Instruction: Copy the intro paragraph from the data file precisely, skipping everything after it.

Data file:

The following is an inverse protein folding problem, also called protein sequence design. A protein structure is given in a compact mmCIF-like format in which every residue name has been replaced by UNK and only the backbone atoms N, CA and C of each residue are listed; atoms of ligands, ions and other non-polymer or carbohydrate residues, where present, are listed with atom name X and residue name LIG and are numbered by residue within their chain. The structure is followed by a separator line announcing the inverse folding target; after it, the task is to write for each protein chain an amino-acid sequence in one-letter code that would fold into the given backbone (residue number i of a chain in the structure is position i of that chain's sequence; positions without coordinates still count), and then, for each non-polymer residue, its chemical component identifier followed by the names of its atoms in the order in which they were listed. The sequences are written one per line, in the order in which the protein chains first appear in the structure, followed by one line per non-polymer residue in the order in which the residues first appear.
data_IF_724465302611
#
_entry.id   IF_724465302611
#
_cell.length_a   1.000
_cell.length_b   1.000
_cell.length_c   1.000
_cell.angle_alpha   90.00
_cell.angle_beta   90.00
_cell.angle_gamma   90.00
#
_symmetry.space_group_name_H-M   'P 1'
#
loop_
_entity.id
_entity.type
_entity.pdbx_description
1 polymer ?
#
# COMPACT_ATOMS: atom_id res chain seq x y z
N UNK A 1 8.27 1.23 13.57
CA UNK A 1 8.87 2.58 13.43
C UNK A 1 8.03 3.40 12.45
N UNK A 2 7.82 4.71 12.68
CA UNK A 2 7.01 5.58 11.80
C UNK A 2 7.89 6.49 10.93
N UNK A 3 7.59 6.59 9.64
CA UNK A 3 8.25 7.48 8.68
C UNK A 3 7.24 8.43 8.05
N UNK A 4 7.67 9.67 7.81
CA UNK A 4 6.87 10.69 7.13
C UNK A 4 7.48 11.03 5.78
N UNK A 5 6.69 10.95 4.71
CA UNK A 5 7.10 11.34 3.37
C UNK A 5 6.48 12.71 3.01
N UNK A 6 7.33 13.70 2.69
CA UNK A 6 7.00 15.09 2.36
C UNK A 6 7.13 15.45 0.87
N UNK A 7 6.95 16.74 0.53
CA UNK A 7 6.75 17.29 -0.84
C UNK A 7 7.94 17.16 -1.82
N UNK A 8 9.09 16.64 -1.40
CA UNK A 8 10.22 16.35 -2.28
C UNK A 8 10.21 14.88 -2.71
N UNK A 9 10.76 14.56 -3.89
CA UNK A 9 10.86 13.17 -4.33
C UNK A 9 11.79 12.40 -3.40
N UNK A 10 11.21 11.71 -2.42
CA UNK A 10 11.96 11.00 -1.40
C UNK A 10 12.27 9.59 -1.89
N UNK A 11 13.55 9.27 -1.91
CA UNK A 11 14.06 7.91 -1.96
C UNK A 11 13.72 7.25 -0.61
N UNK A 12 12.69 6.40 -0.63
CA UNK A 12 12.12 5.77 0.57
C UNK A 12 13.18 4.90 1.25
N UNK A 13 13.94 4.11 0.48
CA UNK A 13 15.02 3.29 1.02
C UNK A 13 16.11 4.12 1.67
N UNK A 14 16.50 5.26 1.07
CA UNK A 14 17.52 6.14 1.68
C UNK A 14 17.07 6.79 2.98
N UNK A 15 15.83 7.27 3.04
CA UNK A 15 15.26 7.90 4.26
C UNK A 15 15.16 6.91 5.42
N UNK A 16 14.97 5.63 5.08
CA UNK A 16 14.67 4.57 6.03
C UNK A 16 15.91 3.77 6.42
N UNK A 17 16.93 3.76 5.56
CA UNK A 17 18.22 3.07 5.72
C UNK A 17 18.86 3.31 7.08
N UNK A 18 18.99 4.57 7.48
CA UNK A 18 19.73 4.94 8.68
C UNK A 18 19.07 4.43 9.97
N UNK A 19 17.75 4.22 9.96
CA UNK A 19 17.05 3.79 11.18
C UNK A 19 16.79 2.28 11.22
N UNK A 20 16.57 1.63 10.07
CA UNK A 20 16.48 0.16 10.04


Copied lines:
The following is an inverse protein folding problem, also called protein sequence design. A protein structure is given in a compact mmCIF-like format in which every residue name has been replaced by UNK and only the backbone atoms N, CA and C of each residue are listed; atoms of ligands, ions and other non-polymer or carbohydrate residues, where present, are listed with atom name X and residue name LIG and are numbered by residue within their chain. The structure is followed by a separator line announcing the inverse folding target; after it, the task is to write for each protein chain an amino-acid sequence in one-letter code that would fold into the given backbone (residue number i of a chain in the structure is position i of that chain's sequence; positions without coordinates still count), and then, for each non-polymer residue, its chemical component identifier followed by the names of its atoms in the order in which they were listed. The sequences are written one per line, in the order in which the protein chains first appear in the structure, followed by one line per non-polymer residue in the order in which the residues first appear.